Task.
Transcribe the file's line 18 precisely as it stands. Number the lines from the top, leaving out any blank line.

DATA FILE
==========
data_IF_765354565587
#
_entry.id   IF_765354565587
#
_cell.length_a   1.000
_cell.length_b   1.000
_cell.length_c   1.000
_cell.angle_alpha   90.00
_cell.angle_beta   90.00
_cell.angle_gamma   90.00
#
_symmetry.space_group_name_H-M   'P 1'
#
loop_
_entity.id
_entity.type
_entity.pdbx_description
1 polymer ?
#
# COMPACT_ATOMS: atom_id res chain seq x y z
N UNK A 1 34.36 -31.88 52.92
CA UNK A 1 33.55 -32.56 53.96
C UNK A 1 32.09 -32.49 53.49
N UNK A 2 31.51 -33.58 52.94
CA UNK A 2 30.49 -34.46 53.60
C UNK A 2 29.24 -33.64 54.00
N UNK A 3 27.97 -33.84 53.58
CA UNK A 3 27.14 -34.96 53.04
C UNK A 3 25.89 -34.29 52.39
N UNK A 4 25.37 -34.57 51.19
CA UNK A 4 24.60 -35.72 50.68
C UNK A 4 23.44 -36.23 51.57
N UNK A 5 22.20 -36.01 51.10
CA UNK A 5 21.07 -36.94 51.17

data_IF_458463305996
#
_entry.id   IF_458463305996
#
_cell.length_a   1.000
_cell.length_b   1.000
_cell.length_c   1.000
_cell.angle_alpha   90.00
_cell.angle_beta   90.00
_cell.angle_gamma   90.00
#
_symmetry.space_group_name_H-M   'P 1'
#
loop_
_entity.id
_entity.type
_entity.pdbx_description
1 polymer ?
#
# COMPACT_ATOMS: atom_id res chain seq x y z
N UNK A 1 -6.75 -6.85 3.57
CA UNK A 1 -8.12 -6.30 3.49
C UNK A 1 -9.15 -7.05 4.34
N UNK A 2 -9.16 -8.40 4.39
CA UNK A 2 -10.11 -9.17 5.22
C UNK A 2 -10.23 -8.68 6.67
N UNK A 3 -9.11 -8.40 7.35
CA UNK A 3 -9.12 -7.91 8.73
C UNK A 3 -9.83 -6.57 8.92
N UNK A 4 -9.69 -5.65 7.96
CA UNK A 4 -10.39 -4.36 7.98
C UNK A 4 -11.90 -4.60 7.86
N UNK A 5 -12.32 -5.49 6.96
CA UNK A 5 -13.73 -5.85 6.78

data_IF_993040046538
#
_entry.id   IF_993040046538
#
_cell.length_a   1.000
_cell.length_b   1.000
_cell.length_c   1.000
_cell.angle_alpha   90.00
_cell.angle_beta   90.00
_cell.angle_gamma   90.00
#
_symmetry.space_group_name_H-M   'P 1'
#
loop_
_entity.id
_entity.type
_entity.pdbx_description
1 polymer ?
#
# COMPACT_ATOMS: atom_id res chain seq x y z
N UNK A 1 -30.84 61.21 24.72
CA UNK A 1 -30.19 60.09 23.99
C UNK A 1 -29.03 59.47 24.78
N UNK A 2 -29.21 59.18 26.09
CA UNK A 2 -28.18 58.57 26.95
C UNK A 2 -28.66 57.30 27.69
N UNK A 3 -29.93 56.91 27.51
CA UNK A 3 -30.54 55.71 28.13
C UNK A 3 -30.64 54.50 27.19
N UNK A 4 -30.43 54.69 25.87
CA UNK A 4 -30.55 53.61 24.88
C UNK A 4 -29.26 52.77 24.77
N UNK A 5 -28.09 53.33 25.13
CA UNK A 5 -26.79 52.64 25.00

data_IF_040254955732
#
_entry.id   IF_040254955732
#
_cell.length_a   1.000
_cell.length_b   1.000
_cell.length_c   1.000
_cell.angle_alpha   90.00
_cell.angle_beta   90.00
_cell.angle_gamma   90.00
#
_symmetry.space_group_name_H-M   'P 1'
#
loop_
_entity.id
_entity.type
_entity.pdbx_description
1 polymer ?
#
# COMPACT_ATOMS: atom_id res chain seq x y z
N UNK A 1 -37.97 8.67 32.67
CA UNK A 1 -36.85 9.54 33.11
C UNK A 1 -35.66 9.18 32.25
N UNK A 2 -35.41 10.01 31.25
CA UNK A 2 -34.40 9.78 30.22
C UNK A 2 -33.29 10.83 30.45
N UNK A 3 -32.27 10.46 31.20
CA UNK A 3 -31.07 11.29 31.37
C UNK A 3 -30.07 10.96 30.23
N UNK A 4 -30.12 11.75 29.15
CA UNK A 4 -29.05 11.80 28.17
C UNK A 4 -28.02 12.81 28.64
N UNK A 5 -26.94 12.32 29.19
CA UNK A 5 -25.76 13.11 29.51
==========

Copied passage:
1 polymer ?